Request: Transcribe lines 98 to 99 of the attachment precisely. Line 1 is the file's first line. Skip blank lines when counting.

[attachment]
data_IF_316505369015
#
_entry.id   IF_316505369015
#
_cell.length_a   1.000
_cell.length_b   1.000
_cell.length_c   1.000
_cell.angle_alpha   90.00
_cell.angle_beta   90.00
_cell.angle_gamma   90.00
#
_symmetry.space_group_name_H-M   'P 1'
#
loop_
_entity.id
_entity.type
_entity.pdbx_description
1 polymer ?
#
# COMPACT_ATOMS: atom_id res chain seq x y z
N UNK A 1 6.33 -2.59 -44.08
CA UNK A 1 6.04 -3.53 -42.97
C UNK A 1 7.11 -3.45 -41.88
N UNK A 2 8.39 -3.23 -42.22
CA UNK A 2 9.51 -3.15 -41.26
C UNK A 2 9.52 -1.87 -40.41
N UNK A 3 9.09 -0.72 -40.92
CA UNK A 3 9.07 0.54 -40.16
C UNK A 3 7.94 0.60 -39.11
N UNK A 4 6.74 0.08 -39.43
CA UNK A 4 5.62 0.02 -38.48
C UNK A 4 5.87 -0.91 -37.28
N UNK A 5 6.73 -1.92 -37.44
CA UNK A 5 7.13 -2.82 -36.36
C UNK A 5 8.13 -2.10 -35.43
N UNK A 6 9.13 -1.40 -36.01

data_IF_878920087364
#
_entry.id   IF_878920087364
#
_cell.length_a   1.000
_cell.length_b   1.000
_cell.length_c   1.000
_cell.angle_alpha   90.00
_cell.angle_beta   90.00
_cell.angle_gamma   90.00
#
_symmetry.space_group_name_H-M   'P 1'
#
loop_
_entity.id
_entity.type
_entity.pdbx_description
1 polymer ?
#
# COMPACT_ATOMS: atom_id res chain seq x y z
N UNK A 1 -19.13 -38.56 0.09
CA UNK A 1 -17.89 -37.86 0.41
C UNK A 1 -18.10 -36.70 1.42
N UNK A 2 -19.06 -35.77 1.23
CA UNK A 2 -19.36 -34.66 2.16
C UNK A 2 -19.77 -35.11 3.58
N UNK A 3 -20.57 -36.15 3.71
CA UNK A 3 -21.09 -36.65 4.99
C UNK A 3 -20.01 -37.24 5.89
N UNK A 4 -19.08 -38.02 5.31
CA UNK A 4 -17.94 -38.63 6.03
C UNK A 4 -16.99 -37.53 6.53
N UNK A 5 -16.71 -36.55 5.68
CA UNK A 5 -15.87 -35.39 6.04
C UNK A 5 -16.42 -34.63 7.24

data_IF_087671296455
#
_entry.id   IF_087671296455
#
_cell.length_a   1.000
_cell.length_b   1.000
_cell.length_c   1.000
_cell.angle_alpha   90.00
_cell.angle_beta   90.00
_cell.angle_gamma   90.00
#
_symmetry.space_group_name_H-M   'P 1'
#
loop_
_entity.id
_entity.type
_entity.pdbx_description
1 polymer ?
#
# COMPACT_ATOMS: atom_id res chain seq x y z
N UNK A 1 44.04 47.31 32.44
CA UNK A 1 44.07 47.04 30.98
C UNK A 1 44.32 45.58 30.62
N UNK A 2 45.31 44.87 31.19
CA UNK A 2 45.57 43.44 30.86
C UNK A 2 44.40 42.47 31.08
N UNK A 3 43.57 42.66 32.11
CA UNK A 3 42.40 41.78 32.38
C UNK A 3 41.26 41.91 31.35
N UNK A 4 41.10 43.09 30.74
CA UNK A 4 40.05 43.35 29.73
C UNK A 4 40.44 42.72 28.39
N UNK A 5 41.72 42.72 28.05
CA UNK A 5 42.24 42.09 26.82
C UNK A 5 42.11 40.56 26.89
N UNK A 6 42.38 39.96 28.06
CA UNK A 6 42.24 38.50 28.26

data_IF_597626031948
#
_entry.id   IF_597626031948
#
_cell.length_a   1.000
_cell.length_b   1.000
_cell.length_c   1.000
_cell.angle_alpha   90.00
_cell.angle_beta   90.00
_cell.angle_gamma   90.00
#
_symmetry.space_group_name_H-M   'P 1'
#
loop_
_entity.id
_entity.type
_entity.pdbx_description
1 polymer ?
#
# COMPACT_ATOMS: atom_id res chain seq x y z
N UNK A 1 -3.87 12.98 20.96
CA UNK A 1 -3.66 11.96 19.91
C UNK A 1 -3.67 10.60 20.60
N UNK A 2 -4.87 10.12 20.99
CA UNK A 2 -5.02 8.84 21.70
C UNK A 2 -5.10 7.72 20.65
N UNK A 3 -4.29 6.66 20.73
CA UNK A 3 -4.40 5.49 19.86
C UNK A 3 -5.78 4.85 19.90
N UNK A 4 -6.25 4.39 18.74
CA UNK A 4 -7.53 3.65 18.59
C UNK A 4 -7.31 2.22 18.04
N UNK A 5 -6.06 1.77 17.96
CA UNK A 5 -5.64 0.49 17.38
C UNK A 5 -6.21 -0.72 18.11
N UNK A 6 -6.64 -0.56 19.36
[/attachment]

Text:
N UNK A 3 43.57 42.66 32.11
CA UNK A 3 42.40 41.78 32.38